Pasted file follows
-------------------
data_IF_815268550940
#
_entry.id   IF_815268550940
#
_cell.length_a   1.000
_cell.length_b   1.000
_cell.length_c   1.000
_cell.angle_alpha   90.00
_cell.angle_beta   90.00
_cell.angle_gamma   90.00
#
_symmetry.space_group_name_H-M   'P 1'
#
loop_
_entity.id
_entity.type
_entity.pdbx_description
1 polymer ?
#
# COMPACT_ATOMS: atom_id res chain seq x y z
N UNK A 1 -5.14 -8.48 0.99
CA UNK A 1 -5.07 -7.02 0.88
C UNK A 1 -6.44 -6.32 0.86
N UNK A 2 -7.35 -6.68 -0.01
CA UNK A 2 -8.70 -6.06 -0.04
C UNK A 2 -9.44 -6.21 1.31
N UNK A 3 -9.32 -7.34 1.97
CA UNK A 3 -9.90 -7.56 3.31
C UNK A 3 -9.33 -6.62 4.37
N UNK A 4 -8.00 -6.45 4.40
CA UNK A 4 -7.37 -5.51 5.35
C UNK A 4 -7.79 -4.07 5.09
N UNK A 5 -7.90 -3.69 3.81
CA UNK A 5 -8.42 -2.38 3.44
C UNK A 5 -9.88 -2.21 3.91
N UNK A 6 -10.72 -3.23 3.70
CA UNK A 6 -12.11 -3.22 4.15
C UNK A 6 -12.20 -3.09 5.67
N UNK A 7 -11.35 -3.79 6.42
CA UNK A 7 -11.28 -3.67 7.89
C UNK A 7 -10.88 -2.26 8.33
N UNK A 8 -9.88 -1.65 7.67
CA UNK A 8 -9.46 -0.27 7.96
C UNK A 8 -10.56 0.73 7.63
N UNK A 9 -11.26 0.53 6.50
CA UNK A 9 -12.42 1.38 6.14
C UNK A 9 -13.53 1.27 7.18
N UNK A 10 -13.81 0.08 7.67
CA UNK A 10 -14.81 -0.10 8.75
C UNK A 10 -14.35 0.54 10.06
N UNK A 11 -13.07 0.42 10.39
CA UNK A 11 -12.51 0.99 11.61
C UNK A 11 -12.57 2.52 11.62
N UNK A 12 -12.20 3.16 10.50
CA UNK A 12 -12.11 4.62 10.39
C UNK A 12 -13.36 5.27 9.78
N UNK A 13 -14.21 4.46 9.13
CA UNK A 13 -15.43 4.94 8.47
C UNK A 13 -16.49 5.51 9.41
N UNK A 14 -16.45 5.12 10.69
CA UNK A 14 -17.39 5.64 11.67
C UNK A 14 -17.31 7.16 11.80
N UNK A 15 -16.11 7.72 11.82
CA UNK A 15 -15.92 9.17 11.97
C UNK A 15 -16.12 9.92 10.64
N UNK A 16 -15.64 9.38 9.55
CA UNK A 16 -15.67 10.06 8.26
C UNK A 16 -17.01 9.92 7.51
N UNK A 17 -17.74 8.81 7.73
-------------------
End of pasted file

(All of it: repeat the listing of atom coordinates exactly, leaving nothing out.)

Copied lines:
data_IF_815268550940
#
_entry.id   IF_815268550940
#
_cell.length_a   1.000
_cell.length_b   1.000
_cell.length_c   1.000
_cell.angle_alpha   90.00
_cell.angle_beta   90.00
_cell.angle_gamma   90.00
#
_symmetry.space_group_name_H-M   'P 1'
#
loop_
_entity.id
_entity.type
_entity.pdbx_description
1 polymer ?
#
# COMPACT_ATOMS: atom_id res chain seq x y z
N UNK A 1 -5.14 -8.48 0.99
CA UNK A 1 -5.07 -7.02 0.88
C UNK A 1 -6.44 -6.32 0.86
N UNK A 2 -7.35 -6.68 -0.01
CA UNK A 2 -8.70 -6.06 -0.04
C UNK A 2 -9.44 -6.21 1.31
N UNK A 3 -9.32 -7.34 1.97
CA UNK A 3 -9.90 -7.56 3.31
C UNK A 3 -9.33 -6.62 4.37
N UNK A 4 -8.00 -6.45 4.40
CA UNK A 4 -7.37 -5.51 5.35
C UNK A 4 -7.79 -4.07 5.09
N UNK A 5 -7.90 -3.69 3.81
CA UNK A 5 -8.42 -2.38 3.44
C UNK A 5 -9.88 -2.21 3.91
N UNK A 6 -10.72 -3.23 3.70
CA UNK A 6 -12.11 -3.22 4.15
C UNK A 6 -12.20 -3.09 5.67
N UNK A 7 -11.35 -3.79 6.42
CA UNK A 7 -11.28 -3.67 7.89
C UNK A 7 -10.88 -2.26 8.33
N UNK A 8 -9.88 -1.65 7.67
CA UNK A 8 -9.46 -0.27 7.96
C UNK A 8 -10.56 0.73 7.63
N UNK A 9 -11.26 0.53 6.50
CA UNK A 9 -12.42 1.38 6.14
C UNK A 9 -13.53 1.27 7.18
N UNK A 10 -13.81 0.08 7.67
CA UNK A 10 -14.81 -0.10 8.75
C UNK A 10 -14.35 0.54 10.06
N UNK A 11 -13.07 0.42 10.39
CA UNK A 11 -12.51 0.99 11.61
C UNK A 11 -12.57 2.52 11.62
N UNK A 12 -12.20 3.16 10.50
CA UNK A 12 -12.11 4.62 10.39
C UNK A 12 -13.36 5.27 9.78
N UNK A 13 -14.21 4.46 9.13
CA UNK A 13 -15.43 4.94 8.47
C UNK A 13 -16.49 5.51 9.41
N UNK A 14 -16.45 5.12 10.69
CA UNK A 14 -17.39 5.64 11.67
C UNK A 14 -17.31 7.16 11.80
N UNK A 15 -16.11 7.72 11.82
CA UNK A 15 -15.92 9.17 11.97
C UNK A 15 -16.12 9.92 10.64
N UNK A 16 -15.64 9.38 9.55
CA UNK A 16 -15.67 10.06 8.26
C UNK A 16 -17.01 9.92 7.51
N UNK A 17 -17.74 8.81 7.73